An ongoing series, from commentor Jeffg166:
[At top] Hardy almond tree. The photo doesn’t do it justice. This rainy day makes it pop even more. This is very fleeting. It will peak in a day or two.
Looked out the back window and saw this. Worthy of being recorded.
This year’s pot of tulips.
This seems like a very early bloom to me. Everything seems to be a week or two ahead of where it normally would be.
Last year I grew tiger eye violas from seed. They went to seed. Collected the seeds. Put them in this pot in the autumn. They sprouted. Made it through the winter.
There is a tiger eye at the front (has the dark veins it the lighter color of the petal) with the other colors used to create it around it. Plus a few other things that were in the genes of the seeds.
Never know what colors I will get from the violas seeds I collect.
What’s going on in your garden (prep / planning / planting), this week?
Rosebuds are happening. Have some other flowers blooming already.. Waiting for the lavender to tampt the bumble bees back. Blackbird pair nesting.
Beautiful flowers to wake up to Jeffg. Thanx.
Good Morning, Everyone😊😊😊
But does a rainy day make it totally slap too?
Goku (aka Amerikan Baka)
Dorothy A. Winsor
Lovely pics of this brief, beautiful time of year
I spent yesterday planting the vegetable garden and was very grateful for the pounding thunderstorms that watered it so I don’t have to.
Lovely pictures Jeffg! Seed saving is a surprise sometimes, to be sure.
It’s going to rain today and tomorrow, but at least the temps are warm again. My spring bulbs are almost done, the late tulips and daffodils have bloomed. The Iris in the south bed are getting buds, looks like at least 6-7 will bloom this year, far better than just two last year. The peonies have buds and so do my clematis and azaleas.
I have to repot more of my seedlings to give to the neighbors and pull the calla and gladiola bulbs out to plant this week. No frost in the foreseeable future and the last frost date is passing soon, so it’s time for planting the more delicate stuff. I may try between rain showers today and tomorrow.
Our redwoods are well past their peak, looking closely one might see the shriveled remains of a few buds, but more likely see only the season’s new leaves. Our dogwoods are shedding their flowers too now, with more petals on the ground than in their branches. My Spanish Bluebells are in their full glory and the irises have started blooming too.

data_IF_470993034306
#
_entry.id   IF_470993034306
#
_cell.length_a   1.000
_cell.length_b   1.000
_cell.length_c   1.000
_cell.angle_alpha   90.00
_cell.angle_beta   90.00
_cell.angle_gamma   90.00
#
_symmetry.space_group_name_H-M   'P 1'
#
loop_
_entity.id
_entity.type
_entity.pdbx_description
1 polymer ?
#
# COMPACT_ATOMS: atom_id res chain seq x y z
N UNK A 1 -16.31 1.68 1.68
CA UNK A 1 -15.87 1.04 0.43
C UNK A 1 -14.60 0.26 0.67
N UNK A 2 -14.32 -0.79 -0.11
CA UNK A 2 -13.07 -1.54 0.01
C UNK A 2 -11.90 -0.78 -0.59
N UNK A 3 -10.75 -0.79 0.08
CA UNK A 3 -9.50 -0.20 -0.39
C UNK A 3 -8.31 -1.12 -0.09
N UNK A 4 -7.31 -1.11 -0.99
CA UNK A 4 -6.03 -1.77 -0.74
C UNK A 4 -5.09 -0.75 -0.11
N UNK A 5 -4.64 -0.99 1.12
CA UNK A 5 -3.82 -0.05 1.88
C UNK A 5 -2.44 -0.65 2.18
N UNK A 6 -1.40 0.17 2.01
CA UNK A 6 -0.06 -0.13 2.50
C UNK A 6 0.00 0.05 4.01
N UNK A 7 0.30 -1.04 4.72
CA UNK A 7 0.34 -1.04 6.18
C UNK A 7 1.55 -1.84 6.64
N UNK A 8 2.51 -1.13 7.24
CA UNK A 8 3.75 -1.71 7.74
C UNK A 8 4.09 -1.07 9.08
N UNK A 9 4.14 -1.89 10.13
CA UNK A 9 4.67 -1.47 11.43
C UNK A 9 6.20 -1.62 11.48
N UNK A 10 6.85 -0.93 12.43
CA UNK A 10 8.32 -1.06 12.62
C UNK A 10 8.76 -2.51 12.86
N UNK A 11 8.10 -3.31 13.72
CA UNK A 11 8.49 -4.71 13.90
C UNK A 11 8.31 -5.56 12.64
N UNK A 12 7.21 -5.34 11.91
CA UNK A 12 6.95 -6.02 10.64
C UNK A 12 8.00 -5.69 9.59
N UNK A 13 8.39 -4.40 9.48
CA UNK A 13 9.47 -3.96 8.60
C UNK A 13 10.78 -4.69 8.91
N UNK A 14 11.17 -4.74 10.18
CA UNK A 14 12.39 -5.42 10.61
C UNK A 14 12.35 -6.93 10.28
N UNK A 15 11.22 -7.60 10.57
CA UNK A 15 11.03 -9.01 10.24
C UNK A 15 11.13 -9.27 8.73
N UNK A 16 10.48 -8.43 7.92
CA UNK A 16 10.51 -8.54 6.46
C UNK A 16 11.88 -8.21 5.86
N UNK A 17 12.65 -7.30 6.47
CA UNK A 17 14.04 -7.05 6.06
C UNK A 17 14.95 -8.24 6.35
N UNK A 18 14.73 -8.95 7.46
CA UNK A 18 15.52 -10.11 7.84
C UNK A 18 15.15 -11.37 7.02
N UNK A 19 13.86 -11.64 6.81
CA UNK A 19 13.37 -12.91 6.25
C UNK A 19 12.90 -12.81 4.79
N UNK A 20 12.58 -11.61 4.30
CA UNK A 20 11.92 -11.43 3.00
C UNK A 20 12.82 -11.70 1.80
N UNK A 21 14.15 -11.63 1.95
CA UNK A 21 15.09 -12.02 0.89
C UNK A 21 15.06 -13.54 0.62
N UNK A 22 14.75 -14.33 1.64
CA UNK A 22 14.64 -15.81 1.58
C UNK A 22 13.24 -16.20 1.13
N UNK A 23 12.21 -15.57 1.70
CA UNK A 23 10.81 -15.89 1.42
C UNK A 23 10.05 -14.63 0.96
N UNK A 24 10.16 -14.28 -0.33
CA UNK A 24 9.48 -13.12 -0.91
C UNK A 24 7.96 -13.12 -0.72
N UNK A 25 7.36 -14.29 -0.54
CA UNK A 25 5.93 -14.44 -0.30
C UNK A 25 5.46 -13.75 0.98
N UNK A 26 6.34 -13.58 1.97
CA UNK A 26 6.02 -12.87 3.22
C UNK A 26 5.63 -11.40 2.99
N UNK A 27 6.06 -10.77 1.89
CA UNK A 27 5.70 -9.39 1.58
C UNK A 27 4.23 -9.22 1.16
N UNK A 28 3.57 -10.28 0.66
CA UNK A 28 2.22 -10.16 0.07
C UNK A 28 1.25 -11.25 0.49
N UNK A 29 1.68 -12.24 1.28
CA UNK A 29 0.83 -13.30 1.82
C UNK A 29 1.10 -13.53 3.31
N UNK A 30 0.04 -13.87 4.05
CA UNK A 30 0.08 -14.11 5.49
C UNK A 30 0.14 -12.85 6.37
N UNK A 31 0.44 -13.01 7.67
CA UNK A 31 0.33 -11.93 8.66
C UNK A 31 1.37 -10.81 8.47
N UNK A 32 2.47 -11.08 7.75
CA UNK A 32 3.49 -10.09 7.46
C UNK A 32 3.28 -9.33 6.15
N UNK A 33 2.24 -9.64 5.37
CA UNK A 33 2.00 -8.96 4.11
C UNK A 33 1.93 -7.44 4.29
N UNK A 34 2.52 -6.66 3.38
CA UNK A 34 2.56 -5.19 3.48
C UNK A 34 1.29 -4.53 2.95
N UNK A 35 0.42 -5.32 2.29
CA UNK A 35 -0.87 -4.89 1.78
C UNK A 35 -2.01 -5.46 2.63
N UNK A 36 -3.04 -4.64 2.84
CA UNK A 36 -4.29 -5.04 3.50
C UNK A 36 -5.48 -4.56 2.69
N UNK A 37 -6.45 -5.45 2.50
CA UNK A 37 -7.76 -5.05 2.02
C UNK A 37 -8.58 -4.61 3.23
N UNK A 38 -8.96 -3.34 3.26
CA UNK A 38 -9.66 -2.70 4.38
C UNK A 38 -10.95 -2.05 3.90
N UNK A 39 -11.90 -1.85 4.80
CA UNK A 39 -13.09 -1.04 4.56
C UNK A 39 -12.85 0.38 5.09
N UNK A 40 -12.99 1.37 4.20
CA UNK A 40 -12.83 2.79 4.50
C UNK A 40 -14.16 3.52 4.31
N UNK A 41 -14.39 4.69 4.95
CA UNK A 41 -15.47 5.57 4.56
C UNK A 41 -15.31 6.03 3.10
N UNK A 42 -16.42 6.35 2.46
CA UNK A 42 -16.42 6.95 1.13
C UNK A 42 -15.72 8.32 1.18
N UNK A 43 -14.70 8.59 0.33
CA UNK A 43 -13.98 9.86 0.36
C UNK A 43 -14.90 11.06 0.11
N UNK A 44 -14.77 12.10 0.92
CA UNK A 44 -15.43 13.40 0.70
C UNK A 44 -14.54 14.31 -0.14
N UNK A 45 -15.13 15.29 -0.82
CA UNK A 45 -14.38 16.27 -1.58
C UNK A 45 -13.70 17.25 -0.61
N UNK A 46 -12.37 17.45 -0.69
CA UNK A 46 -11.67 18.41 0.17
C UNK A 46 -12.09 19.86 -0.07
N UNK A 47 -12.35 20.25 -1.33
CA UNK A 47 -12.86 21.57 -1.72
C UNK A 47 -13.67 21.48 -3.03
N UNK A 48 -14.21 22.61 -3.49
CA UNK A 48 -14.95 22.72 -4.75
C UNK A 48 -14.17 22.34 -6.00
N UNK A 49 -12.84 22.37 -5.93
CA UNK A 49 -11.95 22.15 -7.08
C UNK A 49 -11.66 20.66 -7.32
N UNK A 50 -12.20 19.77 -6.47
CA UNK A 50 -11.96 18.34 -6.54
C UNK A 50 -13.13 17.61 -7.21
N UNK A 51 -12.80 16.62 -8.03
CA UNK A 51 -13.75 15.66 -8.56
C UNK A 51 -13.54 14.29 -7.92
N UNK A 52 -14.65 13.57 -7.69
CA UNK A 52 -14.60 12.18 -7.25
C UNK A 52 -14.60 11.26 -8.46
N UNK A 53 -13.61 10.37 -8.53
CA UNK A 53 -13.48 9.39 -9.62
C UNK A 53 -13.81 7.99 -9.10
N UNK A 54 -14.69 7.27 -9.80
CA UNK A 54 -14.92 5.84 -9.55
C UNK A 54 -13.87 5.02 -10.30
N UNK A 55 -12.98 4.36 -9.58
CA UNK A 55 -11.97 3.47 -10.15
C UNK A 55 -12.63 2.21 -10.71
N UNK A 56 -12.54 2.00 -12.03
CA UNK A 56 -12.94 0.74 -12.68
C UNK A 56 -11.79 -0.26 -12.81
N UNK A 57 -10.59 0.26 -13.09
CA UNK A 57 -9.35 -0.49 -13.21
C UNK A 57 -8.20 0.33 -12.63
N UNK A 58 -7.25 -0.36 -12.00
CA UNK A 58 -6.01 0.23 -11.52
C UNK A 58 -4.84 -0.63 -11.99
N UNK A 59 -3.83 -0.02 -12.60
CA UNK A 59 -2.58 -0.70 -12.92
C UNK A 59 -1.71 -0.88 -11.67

I have been fighting the head cold from hell (thank you Addy girl and Vivi-Lou) for about 2 weeks now and it is finally relenting a bit. Besides giving me 5 gallons of snot in a 1 gallon head, it sapped all my energy and appetite. The past couple days I have begun to feel a little more normal and am able to do more than just the minimum of garden chores, so progress is once again being made. Hopefully I will have the energy to tackle the veggie garden this week. Due to the near total failure of my seed starts it’s going to be somewhat minimal this year, which to be honest is a bit of a relief to me. The old bones complain more and more every day, and I have a # of construction projects I really need to focus on this year.
@OzarkHillbilly: I’m trying to hold off on the tomato planting because I preplanted purple potatoes in the grow bags first and wanted them to sprout so I could rebury them a couple of times before putting a tomato seedling in on the other side. So far, nuttin, and I may have to rethink the whole plan.
Quite a few things blooming to start the summer. Our spring is pretty much over. Coreopsis, rudbeckia, milk and wine crinums, blue daze, Mexican hats. I need to start collecting the seed for next year. We still have a month more to go before summer rains will hopefully become regular enough that I don’t have to water all the seedlings I grew and planted which won’t establish like I want.
I was not feeling well this winter and did not start a lot of the seedlings as soon as I should have but others were on schedule and still aren’t doing well. Our springs are just too dry. I have decided I am not going to try and grow zinnias and sunflowers next spring. They apparently can’t get their roots down deep and withstand our dry springs. My hybrid coreopsis do better if I can get them established and the years I started them earlier were even easier.